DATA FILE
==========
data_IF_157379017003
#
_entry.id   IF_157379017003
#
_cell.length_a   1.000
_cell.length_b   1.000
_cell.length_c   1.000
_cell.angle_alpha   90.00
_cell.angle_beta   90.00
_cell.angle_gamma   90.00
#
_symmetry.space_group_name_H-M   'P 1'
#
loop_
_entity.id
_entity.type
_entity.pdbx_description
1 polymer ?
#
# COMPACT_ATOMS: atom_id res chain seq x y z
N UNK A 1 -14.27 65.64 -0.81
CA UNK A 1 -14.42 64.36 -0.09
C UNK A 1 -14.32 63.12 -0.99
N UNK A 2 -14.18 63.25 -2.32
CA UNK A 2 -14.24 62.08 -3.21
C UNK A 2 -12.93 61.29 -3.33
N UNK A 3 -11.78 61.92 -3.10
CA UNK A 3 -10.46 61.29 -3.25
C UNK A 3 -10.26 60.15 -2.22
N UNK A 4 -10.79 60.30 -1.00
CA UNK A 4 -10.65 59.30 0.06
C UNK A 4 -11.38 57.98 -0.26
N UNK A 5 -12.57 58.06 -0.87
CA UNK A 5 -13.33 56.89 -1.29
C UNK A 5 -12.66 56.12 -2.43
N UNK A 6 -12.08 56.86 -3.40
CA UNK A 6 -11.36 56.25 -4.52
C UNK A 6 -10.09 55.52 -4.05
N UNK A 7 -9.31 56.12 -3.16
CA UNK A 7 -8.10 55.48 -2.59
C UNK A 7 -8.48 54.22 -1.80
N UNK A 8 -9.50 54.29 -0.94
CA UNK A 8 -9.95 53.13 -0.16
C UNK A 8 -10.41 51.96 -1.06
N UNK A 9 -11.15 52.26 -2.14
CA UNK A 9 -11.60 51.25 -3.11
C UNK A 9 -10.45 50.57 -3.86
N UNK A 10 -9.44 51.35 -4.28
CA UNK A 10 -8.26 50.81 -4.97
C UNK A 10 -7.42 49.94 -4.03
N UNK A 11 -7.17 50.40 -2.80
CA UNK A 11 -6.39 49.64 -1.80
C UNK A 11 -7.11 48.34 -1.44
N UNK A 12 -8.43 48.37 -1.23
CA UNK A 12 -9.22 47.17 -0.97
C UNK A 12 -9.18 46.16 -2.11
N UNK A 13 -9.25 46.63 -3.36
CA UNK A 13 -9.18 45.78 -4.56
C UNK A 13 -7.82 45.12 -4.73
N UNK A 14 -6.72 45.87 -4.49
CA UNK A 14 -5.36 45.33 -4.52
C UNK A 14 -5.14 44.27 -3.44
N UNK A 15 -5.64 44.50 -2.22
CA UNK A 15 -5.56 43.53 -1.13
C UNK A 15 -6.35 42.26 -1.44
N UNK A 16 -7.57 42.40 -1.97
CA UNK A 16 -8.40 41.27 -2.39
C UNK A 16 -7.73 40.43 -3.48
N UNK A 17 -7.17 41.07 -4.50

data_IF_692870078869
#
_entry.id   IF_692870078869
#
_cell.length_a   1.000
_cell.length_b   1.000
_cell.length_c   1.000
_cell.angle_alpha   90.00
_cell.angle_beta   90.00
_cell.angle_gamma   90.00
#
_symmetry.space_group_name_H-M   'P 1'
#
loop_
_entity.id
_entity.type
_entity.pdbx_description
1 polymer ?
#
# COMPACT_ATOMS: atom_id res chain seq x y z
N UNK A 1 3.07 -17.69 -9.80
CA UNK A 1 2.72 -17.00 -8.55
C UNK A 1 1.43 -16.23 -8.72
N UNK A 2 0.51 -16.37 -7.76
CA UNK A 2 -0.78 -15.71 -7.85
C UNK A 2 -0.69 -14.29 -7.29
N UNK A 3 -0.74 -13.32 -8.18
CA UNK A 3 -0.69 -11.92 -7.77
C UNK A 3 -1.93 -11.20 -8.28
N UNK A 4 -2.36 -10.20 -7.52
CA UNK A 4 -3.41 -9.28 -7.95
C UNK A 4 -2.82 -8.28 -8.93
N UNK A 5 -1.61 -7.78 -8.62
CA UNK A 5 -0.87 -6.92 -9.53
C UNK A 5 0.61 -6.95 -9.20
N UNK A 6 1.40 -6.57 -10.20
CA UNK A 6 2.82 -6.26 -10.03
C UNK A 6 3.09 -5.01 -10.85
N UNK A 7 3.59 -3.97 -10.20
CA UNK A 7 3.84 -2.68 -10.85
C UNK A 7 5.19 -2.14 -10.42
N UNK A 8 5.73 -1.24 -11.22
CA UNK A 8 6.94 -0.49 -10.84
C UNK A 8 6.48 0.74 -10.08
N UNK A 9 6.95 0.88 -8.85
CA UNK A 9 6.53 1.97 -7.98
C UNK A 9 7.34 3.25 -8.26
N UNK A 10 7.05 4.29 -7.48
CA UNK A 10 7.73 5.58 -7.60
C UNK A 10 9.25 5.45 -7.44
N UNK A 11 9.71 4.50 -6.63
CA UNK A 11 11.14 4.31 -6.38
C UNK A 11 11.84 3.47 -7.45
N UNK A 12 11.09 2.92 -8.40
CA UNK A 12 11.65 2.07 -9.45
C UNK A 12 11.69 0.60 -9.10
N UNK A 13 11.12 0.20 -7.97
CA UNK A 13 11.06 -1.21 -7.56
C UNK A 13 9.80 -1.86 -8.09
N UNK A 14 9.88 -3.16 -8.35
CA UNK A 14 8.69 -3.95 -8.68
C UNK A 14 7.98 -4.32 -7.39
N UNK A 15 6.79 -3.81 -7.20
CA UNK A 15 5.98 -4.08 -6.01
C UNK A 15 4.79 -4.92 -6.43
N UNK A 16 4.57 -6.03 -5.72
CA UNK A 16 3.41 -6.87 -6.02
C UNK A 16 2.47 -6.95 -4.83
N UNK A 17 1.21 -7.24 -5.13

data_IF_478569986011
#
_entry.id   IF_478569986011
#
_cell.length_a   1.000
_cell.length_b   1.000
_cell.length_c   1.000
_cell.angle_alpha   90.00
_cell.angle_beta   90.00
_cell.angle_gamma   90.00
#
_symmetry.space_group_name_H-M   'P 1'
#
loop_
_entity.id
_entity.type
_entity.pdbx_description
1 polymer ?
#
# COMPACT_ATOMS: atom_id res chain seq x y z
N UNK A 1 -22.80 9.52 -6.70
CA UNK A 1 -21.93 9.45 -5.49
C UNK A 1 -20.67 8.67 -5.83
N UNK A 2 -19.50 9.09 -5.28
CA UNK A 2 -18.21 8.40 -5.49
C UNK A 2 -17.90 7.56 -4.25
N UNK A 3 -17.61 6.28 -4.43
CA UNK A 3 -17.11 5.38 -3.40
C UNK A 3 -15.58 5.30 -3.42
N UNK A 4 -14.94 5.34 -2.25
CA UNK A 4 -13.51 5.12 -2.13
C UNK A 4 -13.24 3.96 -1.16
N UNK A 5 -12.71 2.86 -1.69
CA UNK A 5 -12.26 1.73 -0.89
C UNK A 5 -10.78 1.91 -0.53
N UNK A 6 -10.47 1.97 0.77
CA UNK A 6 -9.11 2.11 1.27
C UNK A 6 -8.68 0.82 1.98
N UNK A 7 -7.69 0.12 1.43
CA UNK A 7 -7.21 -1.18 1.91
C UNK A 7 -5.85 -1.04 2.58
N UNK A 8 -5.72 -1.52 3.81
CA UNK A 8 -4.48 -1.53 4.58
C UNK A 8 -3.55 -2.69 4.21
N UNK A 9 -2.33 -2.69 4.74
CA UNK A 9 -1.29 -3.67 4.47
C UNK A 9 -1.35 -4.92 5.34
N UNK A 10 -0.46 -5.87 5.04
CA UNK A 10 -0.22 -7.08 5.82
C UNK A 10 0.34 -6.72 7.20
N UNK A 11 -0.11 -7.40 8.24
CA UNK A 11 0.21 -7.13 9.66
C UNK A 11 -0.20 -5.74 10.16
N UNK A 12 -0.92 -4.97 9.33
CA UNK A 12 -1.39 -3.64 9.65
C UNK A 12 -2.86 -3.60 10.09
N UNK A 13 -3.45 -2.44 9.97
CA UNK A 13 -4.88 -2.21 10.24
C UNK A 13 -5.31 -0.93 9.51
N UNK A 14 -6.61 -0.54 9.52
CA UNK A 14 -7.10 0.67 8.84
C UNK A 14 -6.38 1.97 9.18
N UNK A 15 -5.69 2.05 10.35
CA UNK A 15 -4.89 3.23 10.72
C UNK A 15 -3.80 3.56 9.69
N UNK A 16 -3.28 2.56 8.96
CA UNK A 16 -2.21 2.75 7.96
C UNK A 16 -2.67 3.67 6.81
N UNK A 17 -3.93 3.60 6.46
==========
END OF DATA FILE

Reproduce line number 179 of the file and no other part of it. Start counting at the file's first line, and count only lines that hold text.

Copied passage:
C UNK A 7 -5.85 -1.04 2.58